I know the Portuguese and the Spanish had slaves working for them on the overseas colonies, but what about on their own soil in Europe?
They did, and certainly had quite a few, as an article cited in Wikipedia says:
In mid-sixteenth-century Seville 7.4 percent of censused inhabitants were slaves and [...] between 1682 and 1729 the slave population of Cádiz was extremely large, making up perhaps as much as 15 percent of the total urban population. In other cities, such as Málaga, Granada, Las Palmas, Huelva, and Palos de la Frontera, as many as one in ten residents may have been slaves. [...] Historians who studied slavery in Spain thus concluded that Renaissance and perhaps even early-modern Spain may have had the largest African population in Europe.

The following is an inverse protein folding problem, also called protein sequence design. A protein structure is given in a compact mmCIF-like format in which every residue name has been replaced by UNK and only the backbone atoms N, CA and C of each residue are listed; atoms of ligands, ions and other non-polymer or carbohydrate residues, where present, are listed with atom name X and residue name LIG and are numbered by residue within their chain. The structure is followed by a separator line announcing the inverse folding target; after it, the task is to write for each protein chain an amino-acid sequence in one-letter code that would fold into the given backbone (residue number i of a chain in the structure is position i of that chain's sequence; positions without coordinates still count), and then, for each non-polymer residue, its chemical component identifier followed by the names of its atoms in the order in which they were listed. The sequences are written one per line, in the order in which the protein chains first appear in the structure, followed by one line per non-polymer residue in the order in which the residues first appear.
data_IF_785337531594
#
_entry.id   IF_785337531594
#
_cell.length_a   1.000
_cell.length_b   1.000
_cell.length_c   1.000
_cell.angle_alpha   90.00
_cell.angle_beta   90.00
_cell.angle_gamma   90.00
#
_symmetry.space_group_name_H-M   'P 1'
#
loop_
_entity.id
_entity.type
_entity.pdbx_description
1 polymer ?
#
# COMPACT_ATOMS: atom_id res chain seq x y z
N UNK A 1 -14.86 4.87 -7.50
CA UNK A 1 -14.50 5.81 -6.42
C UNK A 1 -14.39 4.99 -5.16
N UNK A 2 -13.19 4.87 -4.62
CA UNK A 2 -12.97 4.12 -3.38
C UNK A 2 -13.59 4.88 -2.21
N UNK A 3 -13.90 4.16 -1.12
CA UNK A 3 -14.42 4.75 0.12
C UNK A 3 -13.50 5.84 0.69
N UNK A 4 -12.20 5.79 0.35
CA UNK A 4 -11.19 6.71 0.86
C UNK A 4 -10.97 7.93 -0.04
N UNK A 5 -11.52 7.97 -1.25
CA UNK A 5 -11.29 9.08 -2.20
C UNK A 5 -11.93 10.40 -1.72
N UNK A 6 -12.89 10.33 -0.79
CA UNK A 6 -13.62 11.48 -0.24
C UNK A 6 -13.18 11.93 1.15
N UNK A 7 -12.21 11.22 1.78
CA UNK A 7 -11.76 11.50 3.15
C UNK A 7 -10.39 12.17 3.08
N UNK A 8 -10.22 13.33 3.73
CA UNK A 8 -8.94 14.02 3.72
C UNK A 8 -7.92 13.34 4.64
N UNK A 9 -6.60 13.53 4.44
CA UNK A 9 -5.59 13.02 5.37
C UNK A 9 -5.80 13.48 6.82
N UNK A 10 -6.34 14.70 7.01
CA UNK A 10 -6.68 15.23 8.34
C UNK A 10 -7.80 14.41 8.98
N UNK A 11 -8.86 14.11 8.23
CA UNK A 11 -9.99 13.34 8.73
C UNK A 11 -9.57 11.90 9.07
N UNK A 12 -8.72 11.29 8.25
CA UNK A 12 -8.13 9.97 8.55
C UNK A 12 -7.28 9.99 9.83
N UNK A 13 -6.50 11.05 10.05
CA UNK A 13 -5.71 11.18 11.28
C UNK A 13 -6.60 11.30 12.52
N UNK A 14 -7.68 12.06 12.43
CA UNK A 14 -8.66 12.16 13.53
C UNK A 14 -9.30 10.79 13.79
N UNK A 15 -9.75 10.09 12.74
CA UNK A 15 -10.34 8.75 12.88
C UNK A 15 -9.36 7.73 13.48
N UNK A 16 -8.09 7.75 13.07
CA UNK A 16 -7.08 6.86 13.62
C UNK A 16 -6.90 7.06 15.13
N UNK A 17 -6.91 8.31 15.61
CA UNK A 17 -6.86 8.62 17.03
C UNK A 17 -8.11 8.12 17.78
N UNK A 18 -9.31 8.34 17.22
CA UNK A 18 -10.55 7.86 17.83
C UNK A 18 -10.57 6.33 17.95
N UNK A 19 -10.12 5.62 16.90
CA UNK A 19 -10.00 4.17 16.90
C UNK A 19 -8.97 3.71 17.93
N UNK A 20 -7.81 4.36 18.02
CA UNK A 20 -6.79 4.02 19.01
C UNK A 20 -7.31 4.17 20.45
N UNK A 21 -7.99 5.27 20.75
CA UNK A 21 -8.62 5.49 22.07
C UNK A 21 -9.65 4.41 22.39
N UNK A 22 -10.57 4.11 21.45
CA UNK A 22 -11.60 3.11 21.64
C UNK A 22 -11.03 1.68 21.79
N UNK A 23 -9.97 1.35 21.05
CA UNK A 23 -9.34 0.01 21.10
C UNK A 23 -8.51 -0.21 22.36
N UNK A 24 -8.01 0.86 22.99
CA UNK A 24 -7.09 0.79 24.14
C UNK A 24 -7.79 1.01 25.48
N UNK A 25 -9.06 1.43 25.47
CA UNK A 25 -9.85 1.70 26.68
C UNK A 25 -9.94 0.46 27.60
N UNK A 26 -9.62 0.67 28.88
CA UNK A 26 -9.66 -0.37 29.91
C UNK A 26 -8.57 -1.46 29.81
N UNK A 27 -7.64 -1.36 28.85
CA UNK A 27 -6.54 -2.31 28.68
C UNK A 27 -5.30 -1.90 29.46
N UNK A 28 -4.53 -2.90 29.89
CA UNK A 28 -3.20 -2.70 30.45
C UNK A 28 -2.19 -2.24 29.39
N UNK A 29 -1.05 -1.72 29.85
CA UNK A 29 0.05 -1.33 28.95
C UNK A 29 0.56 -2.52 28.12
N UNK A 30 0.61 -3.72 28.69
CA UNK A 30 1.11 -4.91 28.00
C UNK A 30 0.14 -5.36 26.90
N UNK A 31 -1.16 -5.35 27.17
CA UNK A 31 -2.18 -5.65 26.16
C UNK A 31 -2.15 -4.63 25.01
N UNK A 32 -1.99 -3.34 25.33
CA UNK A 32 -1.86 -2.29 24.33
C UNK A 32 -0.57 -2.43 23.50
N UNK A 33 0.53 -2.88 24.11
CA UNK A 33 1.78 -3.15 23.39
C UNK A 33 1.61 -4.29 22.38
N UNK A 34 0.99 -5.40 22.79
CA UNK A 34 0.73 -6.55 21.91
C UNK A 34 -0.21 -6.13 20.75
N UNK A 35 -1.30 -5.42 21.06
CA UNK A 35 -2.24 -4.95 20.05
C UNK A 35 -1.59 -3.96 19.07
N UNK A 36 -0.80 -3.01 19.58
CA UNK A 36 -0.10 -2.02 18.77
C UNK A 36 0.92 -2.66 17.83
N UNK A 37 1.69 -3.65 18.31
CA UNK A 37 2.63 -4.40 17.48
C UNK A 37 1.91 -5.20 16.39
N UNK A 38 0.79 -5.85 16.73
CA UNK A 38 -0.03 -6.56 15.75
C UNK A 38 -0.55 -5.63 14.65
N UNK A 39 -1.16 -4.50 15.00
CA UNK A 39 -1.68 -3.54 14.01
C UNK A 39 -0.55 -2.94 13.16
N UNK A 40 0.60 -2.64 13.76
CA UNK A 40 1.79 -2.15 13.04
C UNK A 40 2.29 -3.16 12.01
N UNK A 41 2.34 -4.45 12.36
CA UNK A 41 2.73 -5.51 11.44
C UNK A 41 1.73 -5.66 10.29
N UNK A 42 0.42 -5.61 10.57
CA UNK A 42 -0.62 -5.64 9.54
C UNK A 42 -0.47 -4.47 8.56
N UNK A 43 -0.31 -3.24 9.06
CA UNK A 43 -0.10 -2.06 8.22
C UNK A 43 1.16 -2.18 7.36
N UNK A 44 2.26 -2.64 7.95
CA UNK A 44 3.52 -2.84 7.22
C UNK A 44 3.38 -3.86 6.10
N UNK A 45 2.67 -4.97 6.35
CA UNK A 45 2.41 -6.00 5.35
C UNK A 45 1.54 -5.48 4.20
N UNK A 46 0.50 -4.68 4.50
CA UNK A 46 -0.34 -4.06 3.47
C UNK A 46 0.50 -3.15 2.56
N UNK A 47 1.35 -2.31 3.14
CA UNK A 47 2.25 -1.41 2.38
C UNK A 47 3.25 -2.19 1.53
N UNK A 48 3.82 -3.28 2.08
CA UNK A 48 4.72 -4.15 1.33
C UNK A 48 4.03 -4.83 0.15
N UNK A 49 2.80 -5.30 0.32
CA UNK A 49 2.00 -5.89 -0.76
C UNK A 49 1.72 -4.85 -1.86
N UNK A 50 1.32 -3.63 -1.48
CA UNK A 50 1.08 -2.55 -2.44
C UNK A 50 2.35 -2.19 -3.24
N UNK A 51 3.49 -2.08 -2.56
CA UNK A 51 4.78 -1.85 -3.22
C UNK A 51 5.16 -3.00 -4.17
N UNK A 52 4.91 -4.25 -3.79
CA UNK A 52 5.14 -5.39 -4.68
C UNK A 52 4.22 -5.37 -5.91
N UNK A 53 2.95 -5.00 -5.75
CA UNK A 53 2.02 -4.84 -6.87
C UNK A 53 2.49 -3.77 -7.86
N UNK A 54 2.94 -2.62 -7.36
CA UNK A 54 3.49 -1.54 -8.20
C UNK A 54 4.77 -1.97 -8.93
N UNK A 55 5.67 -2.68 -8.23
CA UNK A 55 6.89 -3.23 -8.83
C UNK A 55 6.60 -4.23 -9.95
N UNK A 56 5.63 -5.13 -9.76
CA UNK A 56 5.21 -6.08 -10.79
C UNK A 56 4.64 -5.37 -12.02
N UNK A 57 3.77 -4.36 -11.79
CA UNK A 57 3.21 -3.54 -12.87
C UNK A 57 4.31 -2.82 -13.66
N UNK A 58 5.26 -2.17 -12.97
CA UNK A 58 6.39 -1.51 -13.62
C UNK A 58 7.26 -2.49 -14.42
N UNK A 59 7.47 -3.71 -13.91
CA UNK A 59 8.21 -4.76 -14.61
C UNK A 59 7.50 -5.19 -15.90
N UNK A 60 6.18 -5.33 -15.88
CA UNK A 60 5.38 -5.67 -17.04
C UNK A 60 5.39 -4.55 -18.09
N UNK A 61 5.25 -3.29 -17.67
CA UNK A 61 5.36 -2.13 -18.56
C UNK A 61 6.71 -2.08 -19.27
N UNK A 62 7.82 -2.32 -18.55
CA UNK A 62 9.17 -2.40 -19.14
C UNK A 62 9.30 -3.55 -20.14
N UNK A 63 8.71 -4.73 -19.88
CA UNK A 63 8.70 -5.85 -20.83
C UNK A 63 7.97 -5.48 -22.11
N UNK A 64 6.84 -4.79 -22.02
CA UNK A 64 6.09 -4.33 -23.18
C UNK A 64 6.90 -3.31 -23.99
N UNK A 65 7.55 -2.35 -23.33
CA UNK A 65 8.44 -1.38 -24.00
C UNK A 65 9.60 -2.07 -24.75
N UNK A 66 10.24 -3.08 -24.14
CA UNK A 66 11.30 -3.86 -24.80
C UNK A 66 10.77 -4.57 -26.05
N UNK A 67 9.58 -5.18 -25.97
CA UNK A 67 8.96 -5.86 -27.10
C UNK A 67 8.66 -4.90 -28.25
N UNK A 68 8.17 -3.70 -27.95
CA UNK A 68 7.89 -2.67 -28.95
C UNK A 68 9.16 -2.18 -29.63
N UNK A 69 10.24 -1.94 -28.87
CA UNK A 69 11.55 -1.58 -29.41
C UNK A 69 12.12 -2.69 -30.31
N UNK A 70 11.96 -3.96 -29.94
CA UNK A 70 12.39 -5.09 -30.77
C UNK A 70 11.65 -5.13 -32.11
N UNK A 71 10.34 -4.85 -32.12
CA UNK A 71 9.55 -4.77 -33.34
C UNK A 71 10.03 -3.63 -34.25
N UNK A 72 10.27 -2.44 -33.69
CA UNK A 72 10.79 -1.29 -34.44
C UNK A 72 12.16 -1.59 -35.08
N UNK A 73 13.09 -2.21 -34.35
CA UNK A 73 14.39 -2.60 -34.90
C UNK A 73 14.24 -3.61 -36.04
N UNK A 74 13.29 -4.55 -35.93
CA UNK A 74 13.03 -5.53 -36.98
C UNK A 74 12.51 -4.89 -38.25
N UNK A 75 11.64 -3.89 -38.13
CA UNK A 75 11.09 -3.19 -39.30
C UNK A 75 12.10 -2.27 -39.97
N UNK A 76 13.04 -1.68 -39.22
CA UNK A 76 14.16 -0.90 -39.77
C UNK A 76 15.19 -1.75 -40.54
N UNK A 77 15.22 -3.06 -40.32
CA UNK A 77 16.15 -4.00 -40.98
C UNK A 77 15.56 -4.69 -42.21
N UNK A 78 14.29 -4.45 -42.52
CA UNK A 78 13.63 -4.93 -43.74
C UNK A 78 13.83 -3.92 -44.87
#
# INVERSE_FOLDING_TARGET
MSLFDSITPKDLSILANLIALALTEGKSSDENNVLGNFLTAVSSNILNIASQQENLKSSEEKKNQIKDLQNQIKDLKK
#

Those were mostly African slaves – before the 15th century there were also slaves, Muslim (from Southern Spain and Africa) in the Christian kingdoms and Christian (from the rest of Spain and Eastern Europe) in Muslim-controlled Spain. See Wikipedia article and its sources.
In 1761, the Marquis of Pombal abolished slavery in continental Portugal, which suggests that, indeed, there were slaves in continental Portugal before then.
Here's a painting depicting 16th-century Lisbon. Pay attention to the lower right corner.